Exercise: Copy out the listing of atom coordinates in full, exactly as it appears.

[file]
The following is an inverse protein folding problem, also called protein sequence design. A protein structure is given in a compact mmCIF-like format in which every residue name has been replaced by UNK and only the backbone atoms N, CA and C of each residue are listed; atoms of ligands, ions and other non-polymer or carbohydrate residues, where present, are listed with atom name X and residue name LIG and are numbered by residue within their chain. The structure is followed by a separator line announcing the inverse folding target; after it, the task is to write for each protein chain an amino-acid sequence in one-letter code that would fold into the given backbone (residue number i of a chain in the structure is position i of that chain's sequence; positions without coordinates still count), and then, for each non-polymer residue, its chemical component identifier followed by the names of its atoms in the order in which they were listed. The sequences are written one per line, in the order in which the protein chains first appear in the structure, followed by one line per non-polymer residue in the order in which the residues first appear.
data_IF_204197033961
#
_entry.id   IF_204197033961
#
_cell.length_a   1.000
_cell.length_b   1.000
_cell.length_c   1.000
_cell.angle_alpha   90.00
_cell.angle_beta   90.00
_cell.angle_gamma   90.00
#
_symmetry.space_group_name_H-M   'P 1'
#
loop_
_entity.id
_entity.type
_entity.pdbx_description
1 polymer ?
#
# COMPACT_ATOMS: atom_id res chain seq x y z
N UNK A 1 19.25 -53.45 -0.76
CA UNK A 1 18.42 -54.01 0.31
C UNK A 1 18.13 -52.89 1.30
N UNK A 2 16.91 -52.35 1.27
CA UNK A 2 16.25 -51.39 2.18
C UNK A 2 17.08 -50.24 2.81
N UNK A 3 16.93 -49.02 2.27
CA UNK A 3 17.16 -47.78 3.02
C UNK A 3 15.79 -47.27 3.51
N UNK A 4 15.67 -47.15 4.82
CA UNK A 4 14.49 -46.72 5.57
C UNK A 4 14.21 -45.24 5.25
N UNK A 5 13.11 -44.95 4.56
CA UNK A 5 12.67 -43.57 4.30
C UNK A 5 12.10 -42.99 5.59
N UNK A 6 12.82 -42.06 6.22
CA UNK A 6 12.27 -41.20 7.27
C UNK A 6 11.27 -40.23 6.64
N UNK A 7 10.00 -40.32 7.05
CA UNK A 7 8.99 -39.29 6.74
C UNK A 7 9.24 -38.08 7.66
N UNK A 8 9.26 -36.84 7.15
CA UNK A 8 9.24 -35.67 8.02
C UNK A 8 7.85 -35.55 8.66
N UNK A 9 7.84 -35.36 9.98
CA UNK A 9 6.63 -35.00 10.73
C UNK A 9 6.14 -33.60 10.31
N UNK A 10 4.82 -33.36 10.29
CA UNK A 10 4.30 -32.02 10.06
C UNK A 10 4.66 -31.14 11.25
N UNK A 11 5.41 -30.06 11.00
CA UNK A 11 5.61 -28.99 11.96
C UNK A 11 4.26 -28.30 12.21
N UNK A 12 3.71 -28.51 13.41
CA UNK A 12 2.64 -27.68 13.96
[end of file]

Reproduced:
The following is an inverse protein folding problem, also called protein sequence design. A protein structure is given in a compact mmCIF-like format in which every residue name has been replaced by UNK and only the backbone atoms N, CA and C of each residue are listed; atoms of ligands, ions and other non-polymer or carbohydrate residues, where present, are listed with atom name X and residue name LIG and are numbered by residue within their chain. The structure is followed by a separator line announcing the inverse folding target; after it, the task is to write for each protein chain an amino-acid sequence in one-letter code that would fold into the given backbone (residue number i of a chain in the structure is position i of that chain's sequence; positions without coordinates still count), and then, for each non-polymer residue, its chemical component identifier followed by the names of its atoms in the order in which they were listed. The sequences are written one per line, in the order in which the protein chains first appear in the structure, followed by one line per non-polymer residue in the order in which the residues first appear.
data_IF_204197033961
#
_entry.id   IF_204197033961
#
_cell.length_a   1.000
_cell.length_b   1.000
_cell.length_c   1.000
_cell.angle_alpha   90.00
_cell.angle_beta   90.00
_cell.angle_gamma   90.00
#
_symmetry.space_group_name_H-M   'P 1'
#
loop_
_entity.id
_entity.type
_entity.pdbx_description
1 polymer ?
#
# COMPACT_ATOMS: atom_id res chain seq x y z
N UNK A 1 19.25 -53.45 -0.76
CA UNK A 1 18.42 -54.01 0.31
C UNK A 1 18.13 -52.89 1.30
N UNK A 2 16.91 -52.35 1.27
CA UNK A 2 16.25 -51.39 2.18
C UNK A 2 17.08 -50.24 2.81
N UNK A 3 16.93 -49.02 2.27
CA UNK A 3 17.16 -47.78 3.02
C UNK A 3 15.79 -47.27 3.51
N UNK A 4 15.67 -47.15 4.82
CA UNK A 4 14.49 -46.72 5.57
C UNK A 4 14.21 -45.24 5.25
N UNK A 5 13.11 -44.95 4.56
CA UNK A 5 12.67 -43.57 4.30
C UNK A 5 12.10 -42.99 5.59
N UNK A 6 12.82 -42.06 6.22
CA UNK A 6 12.27 -41.20 7.27
C UNK A 6 11.27 -40.23 6.64
N UNK A 7 10.00 -40.32 7.05
CA UNK A 7 8.99 -39.29 6.74
C UNK A 7 9.24 -38.08 7.66
N UNK A 8 9.26 -36.84 7.15
CA UNK A 8 9.24 -35.67 8.02
C UNK A 8 7.85 -35.55 8.66
N UNK A 9 7.84 -35.36 9.98
CA UNK A 9 6.63 -35.00 10.73
C UNK A 9 6.14 -33.60 10.31
N UNK A 10 4.82 -33.36 10.29
CA UNK A 10 4.30 -32.02 10.06
C UNK A 10 4.66 -31.14 11.25
N UNK A 11 5.41 -30.06 11.00
CA UNK A 11 5.61 -28.99 11.96
C UNK A 11 4.26 -28.30 12.21
N UNK A 12 3.71 -28.51 13.41
CA UNK A 12 2.64 -27.68 13.96